I keep a Hummingbird feeder out in my yard during the summer. This Ruby-throated Hummingbird is one of the many that shows up.
As a Photographer, capturing the beauty of nature is always a thrilling experience. And one of the most fascinating creatures to photograph is the Ruby-throated Hummingbird. These tiny birds are known for their iridescent feathers, brilliant emerald green backs, and, of course, their signature ruby-red throat.
If you’re lucky enough to have a hummingbird feeder in your yard, then you have the perfect opportunity to photograph these incredible birds up close and personal. Here are some tips to help you capture the beauty of the Ruby-throated Hummingbird at your feeder.
Patience is key: Hummingbirds are quick and can be skittish, so patience is essential when trying to get the perfect shot.
Use a fast lens: Hummingbirds are in constant motion, so you’ll need a fast lens (one with a wide aperture) to capture their movement and freeze the action. A telephoto lens is also helpful for getting up close shots.
Experiment with shutter speed: To capture the bird’s wings in motion, try adjusting your shutter speed. A slower shutter speed will result in a blurred image, giving the impression of motion.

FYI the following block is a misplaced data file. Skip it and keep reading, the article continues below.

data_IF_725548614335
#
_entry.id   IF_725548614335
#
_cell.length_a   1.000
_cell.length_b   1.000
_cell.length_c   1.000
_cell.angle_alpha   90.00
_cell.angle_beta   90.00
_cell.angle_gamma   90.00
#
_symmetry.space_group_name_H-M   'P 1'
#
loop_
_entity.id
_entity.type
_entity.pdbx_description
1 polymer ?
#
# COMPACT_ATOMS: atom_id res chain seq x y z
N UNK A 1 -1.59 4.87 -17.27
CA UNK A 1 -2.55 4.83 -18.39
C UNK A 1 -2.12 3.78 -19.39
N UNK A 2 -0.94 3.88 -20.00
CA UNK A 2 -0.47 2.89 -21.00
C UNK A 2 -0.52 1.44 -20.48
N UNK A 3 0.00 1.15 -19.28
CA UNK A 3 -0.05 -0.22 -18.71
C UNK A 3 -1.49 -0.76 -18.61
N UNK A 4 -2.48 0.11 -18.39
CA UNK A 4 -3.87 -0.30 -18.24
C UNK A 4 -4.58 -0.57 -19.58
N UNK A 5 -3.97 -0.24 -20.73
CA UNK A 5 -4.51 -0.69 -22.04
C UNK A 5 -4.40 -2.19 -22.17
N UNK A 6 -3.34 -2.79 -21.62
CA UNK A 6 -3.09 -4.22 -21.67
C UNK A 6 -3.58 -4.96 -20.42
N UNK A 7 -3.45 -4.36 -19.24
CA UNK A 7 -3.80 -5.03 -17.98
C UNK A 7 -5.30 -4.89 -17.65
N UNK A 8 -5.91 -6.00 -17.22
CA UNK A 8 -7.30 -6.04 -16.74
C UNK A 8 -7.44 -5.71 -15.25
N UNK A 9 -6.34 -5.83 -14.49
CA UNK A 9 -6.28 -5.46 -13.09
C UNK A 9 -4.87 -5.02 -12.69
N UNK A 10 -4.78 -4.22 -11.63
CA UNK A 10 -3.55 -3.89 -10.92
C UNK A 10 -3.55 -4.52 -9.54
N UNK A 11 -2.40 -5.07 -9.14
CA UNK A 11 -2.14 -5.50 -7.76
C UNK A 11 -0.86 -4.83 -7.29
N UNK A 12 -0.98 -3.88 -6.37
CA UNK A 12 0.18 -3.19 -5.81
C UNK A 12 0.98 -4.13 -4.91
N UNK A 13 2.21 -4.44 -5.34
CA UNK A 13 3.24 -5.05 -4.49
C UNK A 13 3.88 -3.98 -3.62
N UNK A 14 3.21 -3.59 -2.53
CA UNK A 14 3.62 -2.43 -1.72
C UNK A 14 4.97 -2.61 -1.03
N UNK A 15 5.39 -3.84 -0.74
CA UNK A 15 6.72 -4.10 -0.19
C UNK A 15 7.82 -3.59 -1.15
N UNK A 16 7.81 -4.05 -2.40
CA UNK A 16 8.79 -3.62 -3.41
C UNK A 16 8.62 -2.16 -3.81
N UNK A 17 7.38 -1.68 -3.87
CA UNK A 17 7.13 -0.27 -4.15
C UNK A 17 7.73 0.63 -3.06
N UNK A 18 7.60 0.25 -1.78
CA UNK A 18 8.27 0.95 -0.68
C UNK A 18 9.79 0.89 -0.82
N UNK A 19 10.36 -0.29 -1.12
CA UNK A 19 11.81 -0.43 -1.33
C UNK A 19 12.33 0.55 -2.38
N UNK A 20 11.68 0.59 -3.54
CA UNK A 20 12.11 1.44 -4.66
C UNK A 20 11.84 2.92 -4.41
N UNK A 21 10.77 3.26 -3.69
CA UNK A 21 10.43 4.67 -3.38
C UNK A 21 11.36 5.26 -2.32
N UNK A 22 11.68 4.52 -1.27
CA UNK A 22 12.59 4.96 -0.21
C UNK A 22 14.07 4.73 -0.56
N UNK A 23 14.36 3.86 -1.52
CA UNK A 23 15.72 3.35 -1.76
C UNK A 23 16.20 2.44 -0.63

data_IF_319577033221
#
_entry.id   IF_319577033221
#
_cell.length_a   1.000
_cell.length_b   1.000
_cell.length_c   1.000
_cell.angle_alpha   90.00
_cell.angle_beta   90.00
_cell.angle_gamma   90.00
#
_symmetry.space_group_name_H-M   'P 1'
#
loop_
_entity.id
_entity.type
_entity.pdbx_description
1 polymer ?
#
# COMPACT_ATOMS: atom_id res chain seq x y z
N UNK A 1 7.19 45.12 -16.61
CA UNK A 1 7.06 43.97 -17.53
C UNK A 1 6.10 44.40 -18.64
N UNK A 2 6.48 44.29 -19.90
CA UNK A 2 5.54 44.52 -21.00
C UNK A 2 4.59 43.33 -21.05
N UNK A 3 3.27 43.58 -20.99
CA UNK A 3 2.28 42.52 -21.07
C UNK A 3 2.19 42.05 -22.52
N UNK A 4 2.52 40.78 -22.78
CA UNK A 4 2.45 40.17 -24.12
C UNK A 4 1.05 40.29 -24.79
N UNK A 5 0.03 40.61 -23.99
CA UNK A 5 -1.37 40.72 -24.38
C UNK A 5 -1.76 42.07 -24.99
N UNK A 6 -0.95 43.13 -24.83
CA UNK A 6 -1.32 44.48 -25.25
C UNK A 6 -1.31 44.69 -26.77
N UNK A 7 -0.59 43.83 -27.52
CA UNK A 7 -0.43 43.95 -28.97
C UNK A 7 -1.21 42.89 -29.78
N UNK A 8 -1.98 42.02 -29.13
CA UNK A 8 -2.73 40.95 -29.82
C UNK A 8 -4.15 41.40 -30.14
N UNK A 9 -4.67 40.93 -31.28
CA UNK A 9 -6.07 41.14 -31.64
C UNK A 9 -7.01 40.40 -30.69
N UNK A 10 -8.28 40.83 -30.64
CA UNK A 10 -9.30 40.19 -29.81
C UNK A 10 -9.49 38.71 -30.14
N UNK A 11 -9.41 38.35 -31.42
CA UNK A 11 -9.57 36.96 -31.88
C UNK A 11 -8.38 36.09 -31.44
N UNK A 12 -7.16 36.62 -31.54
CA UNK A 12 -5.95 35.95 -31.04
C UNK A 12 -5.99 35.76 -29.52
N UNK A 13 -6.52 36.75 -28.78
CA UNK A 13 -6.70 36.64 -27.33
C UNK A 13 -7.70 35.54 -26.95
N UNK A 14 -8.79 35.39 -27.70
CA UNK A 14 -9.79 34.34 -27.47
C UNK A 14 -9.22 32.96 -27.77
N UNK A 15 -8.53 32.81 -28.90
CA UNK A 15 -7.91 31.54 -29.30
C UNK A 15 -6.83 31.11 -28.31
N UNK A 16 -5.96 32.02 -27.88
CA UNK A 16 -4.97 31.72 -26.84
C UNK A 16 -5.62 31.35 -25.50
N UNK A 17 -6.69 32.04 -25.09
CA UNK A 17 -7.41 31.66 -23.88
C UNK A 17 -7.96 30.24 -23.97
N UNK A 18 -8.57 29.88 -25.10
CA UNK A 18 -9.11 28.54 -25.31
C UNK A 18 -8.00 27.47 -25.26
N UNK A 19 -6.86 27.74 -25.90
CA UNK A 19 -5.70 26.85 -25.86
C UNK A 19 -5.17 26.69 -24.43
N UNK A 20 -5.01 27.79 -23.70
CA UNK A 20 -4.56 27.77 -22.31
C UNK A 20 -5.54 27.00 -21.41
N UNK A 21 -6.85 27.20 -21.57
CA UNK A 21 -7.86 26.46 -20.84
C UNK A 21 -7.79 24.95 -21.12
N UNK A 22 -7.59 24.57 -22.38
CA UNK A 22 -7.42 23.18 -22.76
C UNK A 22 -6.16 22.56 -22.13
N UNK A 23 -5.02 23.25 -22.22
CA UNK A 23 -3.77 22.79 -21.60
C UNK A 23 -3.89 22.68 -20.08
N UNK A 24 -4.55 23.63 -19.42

Pay attention to lighting: Good lighting is essential for any photograph. Make sure the light source is behind you, illuminating the bird and bringing out the vibrant colors of its feathers.
Try different angles: Experiment with different angles and perspectives to find the shot that works best for you. Get low to the ground, or try shooting from above to get a unique perspective.
In conclusion, capturing the beauty of the Ruby-throated Hummingbird at your feeder can be a rewarding experience. With a little patience, the right equipment, and a willingness to experiment, you can take stunning photos that showcase the beauty and grace of these incredible birds. Happy shooting!
- Camera: Canon EOS 7D
- Lens: Canon EF 500 mm f/4L IS
I had my camera and lens on a tripod using a Wimberley Gimble Head.
- Location: Arkansas
- Date & Time Taken: August 10, 2012 (08:29:54 A.M.)
- Aperture Priority
- Aperture: f4.0
- Shutter speed: 1/250 sec. (as determined by the camera)
- ISO: 640
- Exposure Compensation: 0 EV
- Focal Length: 500 mm